Dozo (also Donzo, Bambara for hunter, pl. donzow) are traditional hunters in northern Côte d’Ivoire, southeast Mali, and Burkina Faso, and members of a co-fraternity containing initiated hunters and sons of Dozo, called a Donzo Ton. Not an ethnic group, the Dozo are drawn mostly from Mandé-speaking groups, but are also found among Dyula-speaking communities, Dogon, and most other ethnic groups. Dozo societies increased in the last decades of the twentieth century.

The Donzo Ton (tɔn is a Manding word for age-group, religious, or vocational associations) are one of a number of hunting fraternities common in Mandé-speaking areas of West Africa. Similar, and in the case of West Africa closely related groups, exist as the Kamajor in Sierra Leone, Poro in Liberia, the Mayi-Mayi in Democratic Republic of the Congo, and the Karamojong in Uganda. Sons of Dozos, as well as new adherents, are able to be initiated into the Ton and undergo a series of secret rituals.

It is believed that the amulets (gris-gris) worn by Dozos possess magical properties protecting them from harm, and amplifying their vision and hearing. Such amulets, inherited brown hunting clothing, as well as special hats, are said to make them bulletproof. Each local Donzo Ton is led by an elder hunter, the donzokuntigi. Along with ritual and initiation, local Donzo Ton will meet to discuss their work, organise hunts, or settle internal grievances, often in the all-night tonsigi gathering. In this way, the Donzo Ton operates much like a western guild.

Part of the cultural and ritual tradition of the Donzo involves sacrifice and protection of the community. In traditional belief, wild animals killed by hunters released a nyama, a destructive spirit that afflicted the community benefiting from the kill. Donzo Ton trained to perform rituals, cleansing the nyama and enabling them to both share their bounty with the community of non-hunters, and act as spiritual guardians of settled communities from malevolent forces of the forest and bush.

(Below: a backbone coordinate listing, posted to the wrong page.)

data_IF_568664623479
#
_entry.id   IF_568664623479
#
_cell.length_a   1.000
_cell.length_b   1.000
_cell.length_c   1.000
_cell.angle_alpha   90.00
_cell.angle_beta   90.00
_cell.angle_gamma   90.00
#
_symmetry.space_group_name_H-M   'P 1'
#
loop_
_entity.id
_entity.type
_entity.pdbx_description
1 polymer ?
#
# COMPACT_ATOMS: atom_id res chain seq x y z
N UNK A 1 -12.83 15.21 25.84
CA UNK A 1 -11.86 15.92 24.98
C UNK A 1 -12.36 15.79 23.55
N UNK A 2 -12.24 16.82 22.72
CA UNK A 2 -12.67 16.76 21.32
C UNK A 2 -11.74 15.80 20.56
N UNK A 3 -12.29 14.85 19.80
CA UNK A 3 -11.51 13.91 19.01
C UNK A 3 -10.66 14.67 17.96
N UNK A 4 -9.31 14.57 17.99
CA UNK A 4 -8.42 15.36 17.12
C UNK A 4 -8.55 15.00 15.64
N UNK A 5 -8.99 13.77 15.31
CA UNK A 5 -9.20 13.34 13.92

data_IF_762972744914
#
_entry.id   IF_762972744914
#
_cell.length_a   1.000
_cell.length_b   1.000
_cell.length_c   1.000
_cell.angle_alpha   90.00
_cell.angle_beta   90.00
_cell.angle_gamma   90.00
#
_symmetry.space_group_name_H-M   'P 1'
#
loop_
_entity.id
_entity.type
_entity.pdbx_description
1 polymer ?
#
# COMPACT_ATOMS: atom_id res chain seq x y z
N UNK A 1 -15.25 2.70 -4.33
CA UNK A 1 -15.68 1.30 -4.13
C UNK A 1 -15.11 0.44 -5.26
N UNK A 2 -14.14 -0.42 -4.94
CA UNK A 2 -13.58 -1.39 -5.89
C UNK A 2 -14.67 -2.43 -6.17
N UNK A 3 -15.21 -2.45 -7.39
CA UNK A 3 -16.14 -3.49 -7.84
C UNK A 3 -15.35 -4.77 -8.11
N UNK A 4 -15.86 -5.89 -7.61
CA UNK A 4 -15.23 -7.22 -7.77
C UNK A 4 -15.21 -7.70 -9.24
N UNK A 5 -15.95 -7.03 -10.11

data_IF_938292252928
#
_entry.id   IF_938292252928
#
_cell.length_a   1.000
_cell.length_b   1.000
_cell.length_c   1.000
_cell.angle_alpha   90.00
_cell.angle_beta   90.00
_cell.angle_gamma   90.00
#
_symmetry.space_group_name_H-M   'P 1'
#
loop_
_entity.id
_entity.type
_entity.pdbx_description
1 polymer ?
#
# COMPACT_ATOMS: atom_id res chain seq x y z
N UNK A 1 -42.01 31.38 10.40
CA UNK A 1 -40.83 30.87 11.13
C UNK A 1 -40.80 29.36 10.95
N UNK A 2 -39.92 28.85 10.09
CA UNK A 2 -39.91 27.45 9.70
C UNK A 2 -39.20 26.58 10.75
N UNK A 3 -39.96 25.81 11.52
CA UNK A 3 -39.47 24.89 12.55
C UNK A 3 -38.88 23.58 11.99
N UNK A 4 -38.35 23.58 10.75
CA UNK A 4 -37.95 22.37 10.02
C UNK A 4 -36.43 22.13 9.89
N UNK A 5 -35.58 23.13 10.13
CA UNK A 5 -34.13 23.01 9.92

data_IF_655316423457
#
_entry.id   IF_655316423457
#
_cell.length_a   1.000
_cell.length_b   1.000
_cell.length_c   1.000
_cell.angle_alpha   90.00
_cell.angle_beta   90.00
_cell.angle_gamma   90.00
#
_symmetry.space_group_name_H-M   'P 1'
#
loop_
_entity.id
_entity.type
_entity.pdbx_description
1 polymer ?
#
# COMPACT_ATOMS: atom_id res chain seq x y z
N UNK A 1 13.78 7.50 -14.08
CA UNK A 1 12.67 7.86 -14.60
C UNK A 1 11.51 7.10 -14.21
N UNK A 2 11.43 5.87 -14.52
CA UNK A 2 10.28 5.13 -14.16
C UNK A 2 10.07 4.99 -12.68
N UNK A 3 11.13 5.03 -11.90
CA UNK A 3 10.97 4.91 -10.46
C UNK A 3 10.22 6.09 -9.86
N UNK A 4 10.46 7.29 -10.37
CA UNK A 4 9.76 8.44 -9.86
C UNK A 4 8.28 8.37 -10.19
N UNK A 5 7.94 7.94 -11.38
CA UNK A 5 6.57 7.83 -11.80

While there are records of hunter Tons going back to the Mali Empire, since the 1990s there has been a particular growth of local collectives of Donzo Ton in Côte d’Ivoire. It is believed that this growth first originated along the border with Mali, and spread into forested regions of Côte d’Ivoire. In Mali, hunter associations were organised into a national union (l’Association Nationale des Chasseurs). This is seen as the birth of the Benkadi, a network of Donzo Ton. By the year 2000 there were over 22,000 official members.

At the beginning of the 1990s, President Houphouët-Boigny had called on public-minded citizens to aid the police, and as crime increased, local officials drafted in hunters in Korhogo and Ferkessédougou. Not only were the hunter militias successful, but their fame spread far beyond the north. Donzow became a common sight in towns and on the roads. They were hired by locals and both sides in the Ivorian Civil War as soldiers, to guard vehicles, or religious sites.